## Manipulatives and other Math ToolsFind out more.Math Practice Standard # 5 is
Use appropriate tools strategicallyMathematically proficient students consider the available tools when solving a mathematical problem. These tools might include pencil and paper, concrete models, a ruler, a protractor, a calculator, a spreadsheet, a computer algebra system, a statistical package, or dynamic geometry software. Teachers who are developing students' capacity to "use appropriate tools strategically" make clear to students why the use of manipulatives, rulers, compasses, protractors, and other tools will aid their problem solving processes. An elementary or middle childhood teacher might have his students select different color tiles to show repetition in a patterning task. A teacher of adolescents and young adults might have established norms for accessing tools during the students' group "tinkering processes," allowing students to use paper strips, brass fasteners, and protractors to create and test quadrilateral "kite" models. Visit the video excerpts below to view multiple examples of these teachers. |
## Math NotebooksFind out more.Math notebooks are places for students to keep their math work in an organized fashion. They can be as simple as folders created from construction paper, composition books, or 3-ring binders with sections to organize materials into sections. These notebooks can include notes, vocabulary, solutions to investigation problems, homework, and responses to mathematical reflections/learning logs.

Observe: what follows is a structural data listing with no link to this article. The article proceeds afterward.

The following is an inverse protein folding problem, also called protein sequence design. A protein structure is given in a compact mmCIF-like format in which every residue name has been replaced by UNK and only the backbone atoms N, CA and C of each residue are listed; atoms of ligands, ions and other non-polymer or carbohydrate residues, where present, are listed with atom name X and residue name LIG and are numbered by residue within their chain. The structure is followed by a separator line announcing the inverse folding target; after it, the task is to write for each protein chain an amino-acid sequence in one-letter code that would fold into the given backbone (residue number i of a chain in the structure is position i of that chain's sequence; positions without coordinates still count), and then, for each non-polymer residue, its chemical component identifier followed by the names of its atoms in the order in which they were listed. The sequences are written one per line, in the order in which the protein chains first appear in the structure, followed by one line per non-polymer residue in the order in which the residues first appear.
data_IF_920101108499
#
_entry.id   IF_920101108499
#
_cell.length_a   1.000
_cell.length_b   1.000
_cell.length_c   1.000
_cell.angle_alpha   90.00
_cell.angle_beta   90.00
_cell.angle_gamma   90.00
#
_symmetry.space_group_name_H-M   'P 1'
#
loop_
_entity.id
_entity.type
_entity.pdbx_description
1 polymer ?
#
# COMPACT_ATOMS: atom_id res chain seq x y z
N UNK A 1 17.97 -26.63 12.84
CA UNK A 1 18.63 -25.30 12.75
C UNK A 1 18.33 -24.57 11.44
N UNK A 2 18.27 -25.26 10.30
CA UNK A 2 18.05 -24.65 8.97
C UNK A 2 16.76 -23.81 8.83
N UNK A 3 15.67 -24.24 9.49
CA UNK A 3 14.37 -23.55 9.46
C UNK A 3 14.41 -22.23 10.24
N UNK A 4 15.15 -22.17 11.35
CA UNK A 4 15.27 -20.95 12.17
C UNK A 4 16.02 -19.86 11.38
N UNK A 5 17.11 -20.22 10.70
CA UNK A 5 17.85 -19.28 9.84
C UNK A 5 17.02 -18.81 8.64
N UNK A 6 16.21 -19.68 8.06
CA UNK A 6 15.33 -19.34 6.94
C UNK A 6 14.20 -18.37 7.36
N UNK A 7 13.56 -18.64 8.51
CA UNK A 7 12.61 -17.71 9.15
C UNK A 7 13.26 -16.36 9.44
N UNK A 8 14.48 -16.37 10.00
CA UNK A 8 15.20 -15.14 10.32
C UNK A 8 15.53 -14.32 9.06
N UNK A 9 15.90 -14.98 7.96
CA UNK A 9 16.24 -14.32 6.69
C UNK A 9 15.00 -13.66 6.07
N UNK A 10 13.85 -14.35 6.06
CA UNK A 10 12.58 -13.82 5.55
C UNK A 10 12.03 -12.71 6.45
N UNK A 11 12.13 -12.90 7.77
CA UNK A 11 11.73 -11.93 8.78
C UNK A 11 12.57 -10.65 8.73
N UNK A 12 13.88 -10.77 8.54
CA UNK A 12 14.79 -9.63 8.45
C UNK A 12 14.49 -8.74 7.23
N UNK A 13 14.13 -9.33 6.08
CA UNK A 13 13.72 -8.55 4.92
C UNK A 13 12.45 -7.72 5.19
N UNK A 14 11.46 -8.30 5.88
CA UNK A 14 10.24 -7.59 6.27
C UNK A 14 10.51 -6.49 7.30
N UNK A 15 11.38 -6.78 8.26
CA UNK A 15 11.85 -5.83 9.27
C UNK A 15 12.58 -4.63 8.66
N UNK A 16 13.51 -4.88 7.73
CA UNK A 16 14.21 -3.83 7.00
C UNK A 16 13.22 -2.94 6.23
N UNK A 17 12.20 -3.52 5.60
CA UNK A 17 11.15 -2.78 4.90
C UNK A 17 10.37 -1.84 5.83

Why would I use math notebooks?You might find it helpful for students to keep their work in an organized notebook. This allows the student to learn to organize their work as well as review past content. By reviewing your students' notebooks, you can get a clearer picture of their mathematical development. Notebooks also allow family members the opportunity to see the progress of their children in math class. |
## Rule of FourFind out more.The “Rule of Four” is a way to think about math both at the entry point of a task and in the representation of math thinking. Showing our thinking through multiple representations helps us have a stronger and deeper understanding of the mathematics. It also allows us to see connections across concepts and topics in mathematics.
Why use the “Rule of Four”?When we strive to represent our understand using the “Rule of Four,” we are asking ourselves to find deeper connections both within and across concepts. In addition, it validates multiple perspectives in mathematics. |